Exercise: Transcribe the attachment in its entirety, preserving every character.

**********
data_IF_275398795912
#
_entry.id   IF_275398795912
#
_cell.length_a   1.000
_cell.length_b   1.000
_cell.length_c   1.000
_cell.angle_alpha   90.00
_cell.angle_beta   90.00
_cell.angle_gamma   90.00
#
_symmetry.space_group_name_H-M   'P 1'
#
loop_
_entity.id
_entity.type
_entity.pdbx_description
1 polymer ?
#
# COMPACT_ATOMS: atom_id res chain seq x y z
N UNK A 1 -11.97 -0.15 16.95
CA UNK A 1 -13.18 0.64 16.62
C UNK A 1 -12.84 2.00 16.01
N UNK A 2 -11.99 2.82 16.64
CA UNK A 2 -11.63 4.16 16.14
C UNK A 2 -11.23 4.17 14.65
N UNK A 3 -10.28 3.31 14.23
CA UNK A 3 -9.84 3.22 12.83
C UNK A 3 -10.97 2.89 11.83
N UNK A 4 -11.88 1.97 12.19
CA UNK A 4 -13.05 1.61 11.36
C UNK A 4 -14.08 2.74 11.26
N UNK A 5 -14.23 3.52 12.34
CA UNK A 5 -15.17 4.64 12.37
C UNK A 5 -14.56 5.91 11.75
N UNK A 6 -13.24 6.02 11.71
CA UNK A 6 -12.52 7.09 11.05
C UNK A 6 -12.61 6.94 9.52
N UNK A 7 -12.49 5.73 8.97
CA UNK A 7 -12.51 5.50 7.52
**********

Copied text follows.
data_IF_275398795912
#
_entry.id   IF_275398795912
#
_cell.length_a   1.000
_cell.length_b   1.000
_cell.length_c   1.000
_cell.angle_alpha   90.00
_cell.angle_beta   90.00
_cell.angle_gamma   90.00
#
_symmetry.space_group_name_H-M   'P 1'
#
loop_
_entity.id
_entity.type
_entity.pdbx_description
1 polymer ?
#
# COMPACT_ATOMS: atom_id res chain seq x y z
N UNK A 1 -11.97 -0.15 16.95
CA UNK A 1 -13.18 0.64 16.62
C UNK A 1 -12.84 2.00 16.01
N UNK A 2 -11.99 2.82 16.64
CA UNK A 2 -11.63 4.16 16.14
C UNK A 2 -11.23 4.17 14.65
N UNK A 3 -10.28 3.31 14.23
CA UNK A 3 -9.84 3.22 12.83
C UNK A 3 -10.97 2.89 11.83
N UNK A 4 -11.88 1.97 12.19
CA UNK A 4 -13.05 1.61 11.36
C UNK A 4 -14.08 2.74 11.26
N UNK A 5 -14.23 3.52 12.34
CA UNK A 5 -15.17 4.64 12.37
C UNK A 5 -14.56 5.91 11.75
N UNK A 6 -13.24 6.02 11.71
CA UNK A 6 -12.52 7.09 11.05
C UNK A 6 -12.61 6.94 9.52
N UNK A 7 -12.49 5.73 8.97
CA UNK A 7 -12.51 5.50 7.52